was extremly interesting, if pretty hard work - maybe I'm just feeling
the pain a little after four weeks of evening and weekend study; or
perhaps the topic was chosen deliberately to test our desire and will
Yes, we know that there are differences between a dedicated e-reader and a tablet. And if absolutely forced, consumers will acknowledge the differences too. But ultimately that's not really what consumers focus upon. In the hearts and minds of consumers it works out to a kind of 'meet-my-expectations-stupid' paradigm, and articulated or not, shrinking sizes and prices of 'full-featured tablets,' are managing to better meet customer expectations and are, thus, raising questions as to the viability of devices upon which one can only read a book.
Have you been watching the brilliant BBC Horizon programmes in the last few months? Two episodes in particular, 'The Creative Brain: How Insight Works' and 'The Age of Big Data' were fascinating, and surely compulsory viewing for any Marketer – check out BBC iPlayer or YouTube.
These episodes got me thinking about the absolute necessity to create the quality thinking time that many marketers that we work with complain about not having. There seems to be so much process, individual form filling and 'just doing' going on that there's less and less time to actually use your brain and think. Templates designed to capture great thinking and provide clarity of direction are getting delegated due to a lack of time or relevance and can turn into a shallow box filling exercise (or copying and pasting from last time) just to get the job off the 'To Do' list.
Customer service has been one of the earliest and most tangible areas in which businesses have achieved social media success. This is partly because the contract between brand and customer is so clear: 'we are using this channel to answer your questions and fix your problems, not to make you love us by sharing photos of our office pets.' Best Buy, KLM, Eurail and T-Mobile USA are some pack leaders, and for a glimpse at how much effort is ploughed into this field, look at the Social Bakers' Socially Devoted website, which ranks industry leaders on their social care.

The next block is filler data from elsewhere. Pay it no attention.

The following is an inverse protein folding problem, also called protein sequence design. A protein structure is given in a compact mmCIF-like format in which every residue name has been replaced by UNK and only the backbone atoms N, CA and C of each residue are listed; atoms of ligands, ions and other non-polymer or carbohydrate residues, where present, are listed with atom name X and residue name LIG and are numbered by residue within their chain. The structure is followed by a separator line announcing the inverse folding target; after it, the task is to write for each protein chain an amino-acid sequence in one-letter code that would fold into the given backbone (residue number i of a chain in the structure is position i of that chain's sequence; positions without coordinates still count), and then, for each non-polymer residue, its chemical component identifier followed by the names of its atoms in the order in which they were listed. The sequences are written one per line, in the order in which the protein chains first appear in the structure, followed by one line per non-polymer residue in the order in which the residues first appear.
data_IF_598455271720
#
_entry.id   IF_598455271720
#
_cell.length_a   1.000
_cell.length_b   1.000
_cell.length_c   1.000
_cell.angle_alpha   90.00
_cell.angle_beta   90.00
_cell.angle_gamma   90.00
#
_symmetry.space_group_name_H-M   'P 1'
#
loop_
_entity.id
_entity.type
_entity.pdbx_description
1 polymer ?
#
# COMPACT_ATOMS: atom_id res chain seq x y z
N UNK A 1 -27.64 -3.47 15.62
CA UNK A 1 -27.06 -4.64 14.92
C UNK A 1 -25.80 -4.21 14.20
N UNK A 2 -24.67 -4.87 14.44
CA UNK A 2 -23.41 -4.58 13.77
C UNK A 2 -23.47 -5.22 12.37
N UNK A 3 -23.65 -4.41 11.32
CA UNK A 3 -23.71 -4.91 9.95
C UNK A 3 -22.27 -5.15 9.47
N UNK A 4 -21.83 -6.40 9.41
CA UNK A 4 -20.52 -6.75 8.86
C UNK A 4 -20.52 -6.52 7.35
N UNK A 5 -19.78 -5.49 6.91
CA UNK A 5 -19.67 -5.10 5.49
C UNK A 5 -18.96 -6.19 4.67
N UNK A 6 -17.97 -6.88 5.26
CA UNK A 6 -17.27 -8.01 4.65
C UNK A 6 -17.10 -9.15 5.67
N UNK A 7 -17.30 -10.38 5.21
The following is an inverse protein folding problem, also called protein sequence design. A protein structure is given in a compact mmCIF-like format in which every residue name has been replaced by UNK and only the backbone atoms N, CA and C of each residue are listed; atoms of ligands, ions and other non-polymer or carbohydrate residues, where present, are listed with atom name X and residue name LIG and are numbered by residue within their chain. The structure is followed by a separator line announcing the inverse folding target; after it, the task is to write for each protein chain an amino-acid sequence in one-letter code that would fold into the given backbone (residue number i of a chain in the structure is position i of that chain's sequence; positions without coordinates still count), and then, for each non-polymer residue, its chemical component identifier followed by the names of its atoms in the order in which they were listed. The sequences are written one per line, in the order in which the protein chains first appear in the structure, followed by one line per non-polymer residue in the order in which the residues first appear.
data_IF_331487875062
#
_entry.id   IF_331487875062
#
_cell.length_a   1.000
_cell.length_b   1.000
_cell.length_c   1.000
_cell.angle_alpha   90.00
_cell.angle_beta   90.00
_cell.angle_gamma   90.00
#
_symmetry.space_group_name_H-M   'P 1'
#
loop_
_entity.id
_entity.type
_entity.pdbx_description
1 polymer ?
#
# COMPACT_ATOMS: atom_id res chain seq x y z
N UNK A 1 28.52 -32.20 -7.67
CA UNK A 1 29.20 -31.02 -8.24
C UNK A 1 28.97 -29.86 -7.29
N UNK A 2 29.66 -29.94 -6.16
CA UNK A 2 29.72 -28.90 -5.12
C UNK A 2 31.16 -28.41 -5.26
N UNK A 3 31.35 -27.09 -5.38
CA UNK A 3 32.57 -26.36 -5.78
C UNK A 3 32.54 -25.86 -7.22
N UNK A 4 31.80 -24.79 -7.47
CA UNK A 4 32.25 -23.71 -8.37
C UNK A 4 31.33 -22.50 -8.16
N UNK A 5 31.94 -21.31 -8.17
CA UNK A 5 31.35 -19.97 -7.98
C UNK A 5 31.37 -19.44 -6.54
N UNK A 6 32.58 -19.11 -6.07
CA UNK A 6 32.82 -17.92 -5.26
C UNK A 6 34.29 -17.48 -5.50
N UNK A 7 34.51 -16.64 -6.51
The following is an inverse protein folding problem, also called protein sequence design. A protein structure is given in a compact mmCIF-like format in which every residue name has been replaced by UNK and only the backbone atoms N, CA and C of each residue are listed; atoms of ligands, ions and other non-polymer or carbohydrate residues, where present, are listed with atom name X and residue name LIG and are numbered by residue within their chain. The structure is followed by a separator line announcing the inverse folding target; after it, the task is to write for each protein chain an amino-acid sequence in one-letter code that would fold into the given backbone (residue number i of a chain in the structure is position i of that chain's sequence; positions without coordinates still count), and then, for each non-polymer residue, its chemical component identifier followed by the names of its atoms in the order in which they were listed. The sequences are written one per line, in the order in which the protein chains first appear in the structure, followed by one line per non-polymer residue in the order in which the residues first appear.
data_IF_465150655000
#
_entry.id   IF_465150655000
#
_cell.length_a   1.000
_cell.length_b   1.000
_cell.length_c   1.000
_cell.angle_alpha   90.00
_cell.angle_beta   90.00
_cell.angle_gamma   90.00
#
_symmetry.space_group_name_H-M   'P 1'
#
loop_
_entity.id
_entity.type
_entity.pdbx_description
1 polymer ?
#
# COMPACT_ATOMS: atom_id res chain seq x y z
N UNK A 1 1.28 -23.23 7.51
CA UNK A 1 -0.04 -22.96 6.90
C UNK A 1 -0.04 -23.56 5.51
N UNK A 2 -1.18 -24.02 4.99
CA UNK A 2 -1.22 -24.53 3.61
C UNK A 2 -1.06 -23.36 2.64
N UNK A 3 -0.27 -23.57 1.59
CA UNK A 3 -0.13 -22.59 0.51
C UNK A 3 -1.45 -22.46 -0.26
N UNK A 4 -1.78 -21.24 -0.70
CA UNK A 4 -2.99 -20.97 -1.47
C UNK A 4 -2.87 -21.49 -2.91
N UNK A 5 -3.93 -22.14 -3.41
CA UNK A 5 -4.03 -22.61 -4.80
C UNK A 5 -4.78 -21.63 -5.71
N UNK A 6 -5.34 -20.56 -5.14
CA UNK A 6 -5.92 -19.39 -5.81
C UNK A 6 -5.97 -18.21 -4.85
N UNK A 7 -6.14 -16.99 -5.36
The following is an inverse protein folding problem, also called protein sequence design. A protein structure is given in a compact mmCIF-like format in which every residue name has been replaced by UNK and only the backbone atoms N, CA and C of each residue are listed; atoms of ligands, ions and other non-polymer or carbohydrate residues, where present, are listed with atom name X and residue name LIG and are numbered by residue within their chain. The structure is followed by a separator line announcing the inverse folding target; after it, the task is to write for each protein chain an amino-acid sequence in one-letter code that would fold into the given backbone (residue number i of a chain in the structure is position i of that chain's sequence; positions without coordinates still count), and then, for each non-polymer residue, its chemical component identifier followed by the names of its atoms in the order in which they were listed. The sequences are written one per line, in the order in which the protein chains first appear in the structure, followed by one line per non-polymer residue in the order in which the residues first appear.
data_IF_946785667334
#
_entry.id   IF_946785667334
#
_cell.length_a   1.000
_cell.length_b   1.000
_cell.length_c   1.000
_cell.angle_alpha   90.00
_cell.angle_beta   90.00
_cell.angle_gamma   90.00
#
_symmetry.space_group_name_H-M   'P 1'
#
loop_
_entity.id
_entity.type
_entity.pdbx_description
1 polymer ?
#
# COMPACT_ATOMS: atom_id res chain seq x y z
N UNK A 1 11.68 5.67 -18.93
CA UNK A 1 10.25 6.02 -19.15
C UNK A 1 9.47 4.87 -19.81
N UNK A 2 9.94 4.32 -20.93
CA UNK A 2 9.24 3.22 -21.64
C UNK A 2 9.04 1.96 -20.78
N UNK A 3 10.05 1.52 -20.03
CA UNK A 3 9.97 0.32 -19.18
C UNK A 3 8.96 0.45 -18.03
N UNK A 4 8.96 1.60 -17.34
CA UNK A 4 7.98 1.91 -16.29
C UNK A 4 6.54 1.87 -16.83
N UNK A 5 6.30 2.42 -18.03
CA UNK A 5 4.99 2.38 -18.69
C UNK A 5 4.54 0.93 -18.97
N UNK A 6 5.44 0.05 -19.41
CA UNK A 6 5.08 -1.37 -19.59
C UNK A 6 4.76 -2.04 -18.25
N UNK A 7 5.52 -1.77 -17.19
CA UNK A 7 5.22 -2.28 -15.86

But social care takes a lot of resources, training, listening, flexibility, inter-organisational communication and employee autonomy to reap results. Many companies may actually be damaging their reputations by failing to deliver on their dedicated social presences. So has social CS become a must for any future-proof business? Or is it a marketing hybrid too far?
I've recently completed the 2nd Week of my online course on Behavioural Economics given by the renowned Dan Ariely. Week two was all about "The Psychology of Money". (You can read about the first week of the course here.)
What did I learn? Here's a short summary, aided by a few refresher views of the relevant Lecture sessions.
Les Binet and Sarah Carter get a little bit angry about some of the nonsense they hear around them… like ignoring the 'still' majority.
We attended a conference by Thinkbox (the UK body responsible for TV advertising) the other week. There were a number of great speakers and an interesting session at the end giving useful facts on the current state of the UK TV market.
One headline struck us as particularly fascinating: 90% of all TV programmes are still watched live. When you consider how much TV technology has changed, this is quite remarkable. Despite on-demand viewing, digital recording and the ever-growing range of devices that TV' can now be viewed on, people still mostly choose to watch TV in the good old- fashioned way.